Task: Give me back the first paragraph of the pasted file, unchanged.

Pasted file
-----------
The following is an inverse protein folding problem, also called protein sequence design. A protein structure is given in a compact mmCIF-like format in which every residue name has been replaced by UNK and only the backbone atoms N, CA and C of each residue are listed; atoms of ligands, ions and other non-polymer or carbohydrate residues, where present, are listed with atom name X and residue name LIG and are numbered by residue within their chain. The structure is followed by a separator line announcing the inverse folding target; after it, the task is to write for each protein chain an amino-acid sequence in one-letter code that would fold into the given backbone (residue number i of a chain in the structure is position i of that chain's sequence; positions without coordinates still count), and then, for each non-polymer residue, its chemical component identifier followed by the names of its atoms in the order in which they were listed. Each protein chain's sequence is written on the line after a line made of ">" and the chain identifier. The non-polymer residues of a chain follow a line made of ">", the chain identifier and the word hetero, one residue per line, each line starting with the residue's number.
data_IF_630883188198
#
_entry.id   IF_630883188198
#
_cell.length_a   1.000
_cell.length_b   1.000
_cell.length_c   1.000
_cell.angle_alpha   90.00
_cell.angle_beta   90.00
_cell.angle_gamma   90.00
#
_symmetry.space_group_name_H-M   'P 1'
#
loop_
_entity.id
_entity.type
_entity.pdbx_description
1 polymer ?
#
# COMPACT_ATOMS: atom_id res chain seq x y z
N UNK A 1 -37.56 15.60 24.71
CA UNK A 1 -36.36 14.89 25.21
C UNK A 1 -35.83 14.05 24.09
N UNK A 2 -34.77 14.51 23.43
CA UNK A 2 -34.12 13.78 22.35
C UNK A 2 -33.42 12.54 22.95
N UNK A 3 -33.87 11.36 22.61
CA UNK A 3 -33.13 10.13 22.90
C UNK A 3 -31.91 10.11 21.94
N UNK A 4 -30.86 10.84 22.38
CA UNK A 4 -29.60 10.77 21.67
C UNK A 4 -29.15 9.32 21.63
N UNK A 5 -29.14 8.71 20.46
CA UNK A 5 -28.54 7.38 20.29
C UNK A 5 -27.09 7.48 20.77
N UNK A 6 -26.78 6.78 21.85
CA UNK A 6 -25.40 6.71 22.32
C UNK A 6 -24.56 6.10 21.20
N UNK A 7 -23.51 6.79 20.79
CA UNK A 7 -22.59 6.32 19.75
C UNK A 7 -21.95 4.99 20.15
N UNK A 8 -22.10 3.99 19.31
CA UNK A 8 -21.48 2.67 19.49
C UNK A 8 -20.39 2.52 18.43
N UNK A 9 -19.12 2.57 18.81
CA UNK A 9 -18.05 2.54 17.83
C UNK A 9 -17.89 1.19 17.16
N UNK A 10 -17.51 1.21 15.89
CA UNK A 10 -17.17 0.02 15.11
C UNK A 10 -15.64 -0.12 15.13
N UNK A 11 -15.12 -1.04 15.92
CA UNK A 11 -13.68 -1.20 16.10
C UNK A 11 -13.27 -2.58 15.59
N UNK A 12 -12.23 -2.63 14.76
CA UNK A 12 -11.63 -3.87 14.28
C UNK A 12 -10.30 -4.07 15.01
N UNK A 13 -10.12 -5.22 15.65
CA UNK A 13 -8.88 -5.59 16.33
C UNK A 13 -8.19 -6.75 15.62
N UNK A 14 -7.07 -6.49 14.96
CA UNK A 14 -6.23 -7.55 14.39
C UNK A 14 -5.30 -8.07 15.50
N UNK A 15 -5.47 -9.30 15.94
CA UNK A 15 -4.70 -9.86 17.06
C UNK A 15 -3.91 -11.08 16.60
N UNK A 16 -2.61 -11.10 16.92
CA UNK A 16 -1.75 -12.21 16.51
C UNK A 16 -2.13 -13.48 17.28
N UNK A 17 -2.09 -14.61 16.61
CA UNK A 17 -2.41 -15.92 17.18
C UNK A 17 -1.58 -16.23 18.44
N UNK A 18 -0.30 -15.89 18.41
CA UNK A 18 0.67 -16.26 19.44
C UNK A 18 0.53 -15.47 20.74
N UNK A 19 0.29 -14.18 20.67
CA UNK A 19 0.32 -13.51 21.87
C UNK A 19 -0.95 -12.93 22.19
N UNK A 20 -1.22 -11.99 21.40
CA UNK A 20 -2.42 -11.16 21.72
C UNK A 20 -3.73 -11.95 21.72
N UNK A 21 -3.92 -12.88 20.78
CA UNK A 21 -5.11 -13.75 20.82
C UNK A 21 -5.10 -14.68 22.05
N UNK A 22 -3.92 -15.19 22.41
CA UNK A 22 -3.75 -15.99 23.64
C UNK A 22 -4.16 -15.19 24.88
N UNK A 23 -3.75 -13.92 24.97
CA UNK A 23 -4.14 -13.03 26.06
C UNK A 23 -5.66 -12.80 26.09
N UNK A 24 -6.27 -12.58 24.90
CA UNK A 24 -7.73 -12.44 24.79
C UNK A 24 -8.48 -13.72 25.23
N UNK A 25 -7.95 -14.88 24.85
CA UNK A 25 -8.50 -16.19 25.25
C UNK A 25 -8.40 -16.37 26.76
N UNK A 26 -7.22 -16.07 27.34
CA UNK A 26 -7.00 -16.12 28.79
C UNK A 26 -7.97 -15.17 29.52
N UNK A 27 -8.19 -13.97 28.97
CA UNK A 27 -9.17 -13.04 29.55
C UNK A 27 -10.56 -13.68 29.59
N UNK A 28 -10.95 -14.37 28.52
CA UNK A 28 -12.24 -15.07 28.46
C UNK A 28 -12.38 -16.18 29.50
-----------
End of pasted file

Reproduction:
The following is an inverse protein folding problem, also called protein sequence design. A protein structure is given in a compact mmCIF-like format in which every residue name has been replaced by UNK and only the backbone atoms N, CA and C of each residue are listed; atoms of ligands, ions and other non-polymer or carbohydrate residues, where present, are listed with atom name X and residue name LIG and are numbered by residue within their chain. The structure is followed by a separator line announcing the inverse folding target; after it, the task is to write for each protein chain an amino-acid sequence in one-letter code that would fold into the given backbone (residue number i of a chain in the structure is position i of that chain's sequence; positions without coordinates still count), and then, for each non-polymer residue, its chemical component identifier followed by the names of its atoms in the order in which they were listed. Each protein chain's sequence is written on the line after a line made of ">" and the chain identifier. The non-polymer residues of a chain follow a line made of ">", the chain identifier and the word hetero, one residue per line, each line starting with the residue's number.